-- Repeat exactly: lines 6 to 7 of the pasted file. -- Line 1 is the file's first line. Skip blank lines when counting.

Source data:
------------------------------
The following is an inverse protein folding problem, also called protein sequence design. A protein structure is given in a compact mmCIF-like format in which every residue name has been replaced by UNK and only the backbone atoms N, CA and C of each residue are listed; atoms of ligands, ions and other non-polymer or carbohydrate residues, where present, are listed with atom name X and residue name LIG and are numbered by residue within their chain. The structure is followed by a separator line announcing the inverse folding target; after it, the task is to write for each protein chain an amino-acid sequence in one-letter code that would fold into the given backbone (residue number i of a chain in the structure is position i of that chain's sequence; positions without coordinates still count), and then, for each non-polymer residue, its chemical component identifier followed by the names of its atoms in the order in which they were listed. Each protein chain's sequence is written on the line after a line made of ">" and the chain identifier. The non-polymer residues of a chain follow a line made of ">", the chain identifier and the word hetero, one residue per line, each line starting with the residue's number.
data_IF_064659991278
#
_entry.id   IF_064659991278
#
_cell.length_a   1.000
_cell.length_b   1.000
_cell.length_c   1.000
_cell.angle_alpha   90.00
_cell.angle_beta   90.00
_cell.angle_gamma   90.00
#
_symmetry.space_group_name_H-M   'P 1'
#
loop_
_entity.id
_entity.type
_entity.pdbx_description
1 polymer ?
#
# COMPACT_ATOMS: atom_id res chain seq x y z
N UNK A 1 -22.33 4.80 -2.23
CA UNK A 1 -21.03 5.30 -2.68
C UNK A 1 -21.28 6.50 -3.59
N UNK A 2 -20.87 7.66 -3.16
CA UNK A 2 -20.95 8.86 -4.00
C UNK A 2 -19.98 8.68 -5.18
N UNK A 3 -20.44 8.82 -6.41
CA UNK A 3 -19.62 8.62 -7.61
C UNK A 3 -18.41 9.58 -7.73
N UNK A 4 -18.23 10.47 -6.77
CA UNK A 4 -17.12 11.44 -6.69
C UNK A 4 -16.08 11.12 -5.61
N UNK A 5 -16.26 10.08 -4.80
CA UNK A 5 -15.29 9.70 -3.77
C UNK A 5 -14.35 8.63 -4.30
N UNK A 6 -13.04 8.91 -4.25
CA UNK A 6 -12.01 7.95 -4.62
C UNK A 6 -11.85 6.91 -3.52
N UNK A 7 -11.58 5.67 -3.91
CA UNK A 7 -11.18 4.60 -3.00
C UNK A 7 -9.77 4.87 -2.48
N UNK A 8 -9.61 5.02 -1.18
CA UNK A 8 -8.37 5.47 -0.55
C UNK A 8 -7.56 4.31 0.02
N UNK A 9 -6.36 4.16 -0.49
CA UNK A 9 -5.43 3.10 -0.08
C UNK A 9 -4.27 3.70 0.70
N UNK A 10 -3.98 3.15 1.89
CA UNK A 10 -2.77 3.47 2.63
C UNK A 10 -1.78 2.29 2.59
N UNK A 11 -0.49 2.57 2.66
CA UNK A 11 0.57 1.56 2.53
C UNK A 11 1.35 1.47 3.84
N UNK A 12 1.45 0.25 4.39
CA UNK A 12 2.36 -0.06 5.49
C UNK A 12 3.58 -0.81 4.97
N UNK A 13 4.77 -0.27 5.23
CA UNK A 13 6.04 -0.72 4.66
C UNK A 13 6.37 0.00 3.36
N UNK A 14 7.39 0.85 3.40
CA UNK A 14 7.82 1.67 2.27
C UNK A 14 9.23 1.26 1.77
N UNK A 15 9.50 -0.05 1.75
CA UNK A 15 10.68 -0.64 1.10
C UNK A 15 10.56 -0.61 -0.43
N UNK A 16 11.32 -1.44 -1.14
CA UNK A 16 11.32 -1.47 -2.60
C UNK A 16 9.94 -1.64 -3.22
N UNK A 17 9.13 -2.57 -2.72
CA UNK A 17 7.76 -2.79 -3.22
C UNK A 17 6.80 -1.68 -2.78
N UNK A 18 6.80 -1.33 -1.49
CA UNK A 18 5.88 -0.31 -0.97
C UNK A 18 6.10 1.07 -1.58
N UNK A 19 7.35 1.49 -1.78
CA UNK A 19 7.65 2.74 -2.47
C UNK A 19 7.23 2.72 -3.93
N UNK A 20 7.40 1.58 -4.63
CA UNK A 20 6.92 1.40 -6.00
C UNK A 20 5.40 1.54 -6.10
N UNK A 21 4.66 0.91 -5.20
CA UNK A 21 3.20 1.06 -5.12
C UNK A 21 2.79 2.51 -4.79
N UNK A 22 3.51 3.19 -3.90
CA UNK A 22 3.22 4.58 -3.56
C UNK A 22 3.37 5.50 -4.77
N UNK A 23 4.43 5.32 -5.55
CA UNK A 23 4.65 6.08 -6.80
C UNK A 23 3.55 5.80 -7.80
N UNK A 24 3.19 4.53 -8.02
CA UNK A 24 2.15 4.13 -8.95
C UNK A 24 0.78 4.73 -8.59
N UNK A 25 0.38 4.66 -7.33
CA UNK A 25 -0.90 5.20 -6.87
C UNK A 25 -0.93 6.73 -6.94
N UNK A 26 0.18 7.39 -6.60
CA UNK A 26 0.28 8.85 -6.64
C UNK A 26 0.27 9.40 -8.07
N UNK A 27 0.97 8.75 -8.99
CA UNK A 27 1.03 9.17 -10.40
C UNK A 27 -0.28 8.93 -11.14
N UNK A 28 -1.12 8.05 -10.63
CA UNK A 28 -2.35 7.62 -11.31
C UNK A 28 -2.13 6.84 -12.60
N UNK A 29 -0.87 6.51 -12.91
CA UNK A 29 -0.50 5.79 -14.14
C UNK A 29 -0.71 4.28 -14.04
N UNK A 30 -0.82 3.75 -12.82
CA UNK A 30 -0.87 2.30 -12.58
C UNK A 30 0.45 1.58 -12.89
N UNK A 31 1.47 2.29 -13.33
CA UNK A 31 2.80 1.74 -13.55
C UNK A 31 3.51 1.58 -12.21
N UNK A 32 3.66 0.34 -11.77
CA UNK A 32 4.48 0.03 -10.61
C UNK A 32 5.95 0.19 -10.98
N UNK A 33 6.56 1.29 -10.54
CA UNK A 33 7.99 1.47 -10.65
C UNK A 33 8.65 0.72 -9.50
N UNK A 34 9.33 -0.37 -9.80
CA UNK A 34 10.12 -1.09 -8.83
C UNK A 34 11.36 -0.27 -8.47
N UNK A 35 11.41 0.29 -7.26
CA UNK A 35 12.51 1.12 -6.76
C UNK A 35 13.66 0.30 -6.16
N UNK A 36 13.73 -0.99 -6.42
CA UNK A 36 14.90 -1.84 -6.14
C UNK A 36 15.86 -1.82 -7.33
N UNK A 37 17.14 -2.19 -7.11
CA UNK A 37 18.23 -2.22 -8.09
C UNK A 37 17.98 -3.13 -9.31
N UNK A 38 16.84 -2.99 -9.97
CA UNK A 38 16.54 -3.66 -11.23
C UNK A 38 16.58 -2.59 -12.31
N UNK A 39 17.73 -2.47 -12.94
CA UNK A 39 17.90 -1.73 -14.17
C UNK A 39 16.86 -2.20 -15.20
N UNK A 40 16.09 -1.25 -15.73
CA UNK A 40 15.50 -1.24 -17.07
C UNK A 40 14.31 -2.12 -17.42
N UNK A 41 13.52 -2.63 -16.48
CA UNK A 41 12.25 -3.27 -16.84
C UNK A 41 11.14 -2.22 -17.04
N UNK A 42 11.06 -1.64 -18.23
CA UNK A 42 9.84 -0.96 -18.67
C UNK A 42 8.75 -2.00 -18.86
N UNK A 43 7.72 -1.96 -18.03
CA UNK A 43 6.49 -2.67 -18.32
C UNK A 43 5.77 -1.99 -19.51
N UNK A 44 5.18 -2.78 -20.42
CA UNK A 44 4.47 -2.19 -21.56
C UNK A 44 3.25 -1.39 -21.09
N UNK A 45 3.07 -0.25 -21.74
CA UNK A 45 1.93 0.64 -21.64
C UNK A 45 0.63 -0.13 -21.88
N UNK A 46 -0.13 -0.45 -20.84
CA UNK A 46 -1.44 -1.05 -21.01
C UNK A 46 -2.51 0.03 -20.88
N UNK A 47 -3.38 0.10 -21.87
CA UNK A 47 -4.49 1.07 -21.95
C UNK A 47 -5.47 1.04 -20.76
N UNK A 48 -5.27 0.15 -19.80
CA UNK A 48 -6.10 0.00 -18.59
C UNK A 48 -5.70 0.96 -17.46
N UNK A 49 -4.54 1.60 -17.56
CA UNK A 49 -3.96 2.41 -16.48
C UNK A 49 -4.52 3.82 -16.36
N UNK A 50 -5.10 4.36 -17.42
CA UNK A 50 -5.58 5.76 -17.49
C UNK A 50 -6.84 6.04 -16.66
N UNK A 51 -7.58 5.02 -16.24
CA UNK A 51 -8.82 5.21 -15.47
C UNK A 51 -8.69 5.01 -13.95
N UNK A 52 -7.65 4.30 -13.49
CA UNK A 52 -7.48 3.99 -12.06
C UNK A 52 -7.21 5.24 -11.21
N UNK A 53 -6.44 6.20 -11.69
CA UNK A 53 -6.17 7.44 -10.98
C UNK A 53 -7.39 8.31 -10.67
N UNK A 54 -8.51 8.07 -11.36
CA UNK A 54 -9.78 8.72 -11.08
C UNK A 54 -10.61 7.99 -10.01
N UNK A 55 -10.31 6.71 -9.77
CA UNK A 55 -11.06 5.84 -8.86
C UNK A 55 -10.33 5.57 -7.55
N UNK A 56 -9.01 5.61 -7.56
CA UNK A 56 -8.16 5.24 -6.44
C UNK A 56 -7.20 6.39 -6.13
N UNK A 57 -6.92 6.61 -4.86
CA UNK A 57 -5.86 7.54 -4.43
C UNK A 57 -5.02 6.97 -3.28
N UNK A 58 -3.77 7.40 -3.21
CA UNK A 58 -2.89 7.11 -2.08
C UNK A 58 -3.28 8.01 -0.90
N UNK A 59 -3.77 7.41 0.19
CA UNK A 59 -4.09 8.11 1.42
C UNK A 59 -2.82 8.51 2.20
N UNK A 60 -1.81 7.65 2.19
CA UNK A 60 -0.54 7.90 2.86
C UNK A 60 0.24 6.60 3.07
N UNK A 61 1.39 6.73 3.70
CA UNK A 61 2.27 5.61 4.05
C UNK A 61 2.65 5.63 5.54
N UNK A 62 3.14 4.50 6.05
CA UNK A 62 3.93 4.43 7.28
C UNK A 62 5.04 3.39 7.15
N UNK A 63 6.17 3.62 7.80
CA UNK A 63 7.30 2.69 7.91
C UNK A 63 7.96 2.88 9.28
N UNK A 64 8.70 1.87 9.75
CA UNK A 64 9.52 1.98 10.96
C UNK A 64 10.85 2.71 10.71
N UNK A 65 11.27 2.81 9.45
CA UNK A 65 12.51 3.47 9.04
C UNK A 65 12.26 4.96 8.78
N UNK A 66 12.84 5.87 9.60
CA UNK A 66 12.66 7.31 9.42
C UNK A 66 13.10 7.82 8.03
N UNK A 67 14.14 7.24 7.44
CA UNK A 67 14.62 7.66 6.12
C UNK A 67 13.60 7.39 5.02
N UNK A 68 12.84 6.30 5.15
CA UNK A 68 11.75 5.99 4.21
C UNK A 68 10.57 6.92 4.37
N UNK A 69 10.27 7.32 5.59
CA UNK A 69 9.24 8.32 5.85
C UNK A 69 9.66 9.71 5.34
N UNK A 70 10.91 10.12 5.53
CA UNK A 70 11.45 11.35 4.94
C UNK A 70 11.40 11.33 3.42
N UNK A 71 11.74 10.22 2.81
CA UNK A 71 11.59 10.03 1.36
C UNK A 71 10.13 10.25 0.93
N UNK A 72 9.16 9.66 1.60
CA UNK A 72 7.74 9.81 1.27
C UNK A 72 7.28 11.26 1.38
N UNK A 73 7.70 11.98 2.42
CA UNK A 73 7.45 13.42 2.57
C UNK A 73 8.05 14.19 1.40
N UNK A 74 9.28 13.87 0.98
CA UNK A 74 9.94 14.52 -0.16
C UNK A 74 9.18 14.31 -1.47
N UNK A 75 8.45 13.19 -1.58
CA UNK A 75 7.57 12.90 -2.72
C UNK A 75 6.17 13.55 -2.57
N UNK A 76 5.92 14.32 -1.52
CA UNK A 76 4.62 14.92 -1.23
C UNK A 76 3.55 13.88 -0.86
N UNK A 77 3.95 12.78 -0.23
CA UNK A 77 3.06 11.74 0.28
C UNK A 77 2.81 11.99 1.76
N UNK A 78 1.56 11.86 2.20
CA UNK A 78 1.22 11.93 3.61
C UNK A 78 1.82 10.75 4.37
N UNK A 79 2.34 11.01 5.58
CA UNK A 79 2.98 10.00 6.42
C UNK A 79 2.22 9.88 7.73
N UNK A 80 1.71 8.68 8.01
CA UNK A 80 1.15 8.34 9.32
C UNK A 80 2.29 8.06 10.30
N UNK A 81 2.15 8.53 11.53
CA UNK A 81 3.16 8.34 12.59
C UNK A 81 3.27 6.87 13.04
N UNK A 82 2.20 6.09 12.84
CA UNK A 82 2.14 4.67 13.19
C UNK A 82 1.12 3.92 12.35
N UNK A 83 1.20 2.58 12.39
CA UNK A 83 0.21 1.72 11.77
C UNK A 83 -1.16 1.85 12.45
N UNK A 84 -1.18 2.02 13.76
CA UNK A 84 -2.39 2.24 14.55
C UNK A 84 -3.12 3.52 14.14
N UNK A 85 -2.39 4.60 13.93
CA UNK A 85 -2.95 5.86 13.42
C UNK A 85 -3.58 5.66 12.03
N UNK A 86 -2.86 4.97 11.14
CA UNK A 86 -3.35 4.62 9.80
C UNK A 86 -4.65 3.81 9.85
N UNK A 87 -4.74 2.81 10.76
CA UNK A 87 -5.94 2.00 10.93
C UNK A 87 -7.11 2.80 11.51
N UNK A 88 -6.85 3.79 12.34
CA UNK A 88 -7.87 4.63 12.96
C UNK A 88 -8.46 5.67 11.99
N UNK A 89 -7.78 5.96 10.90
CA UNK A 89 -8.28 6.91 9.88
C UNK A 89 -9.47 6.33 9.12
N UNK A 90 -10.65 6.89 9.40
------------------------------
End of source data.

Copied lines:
_cell.length_a   1.000
_cell.length_b   1.000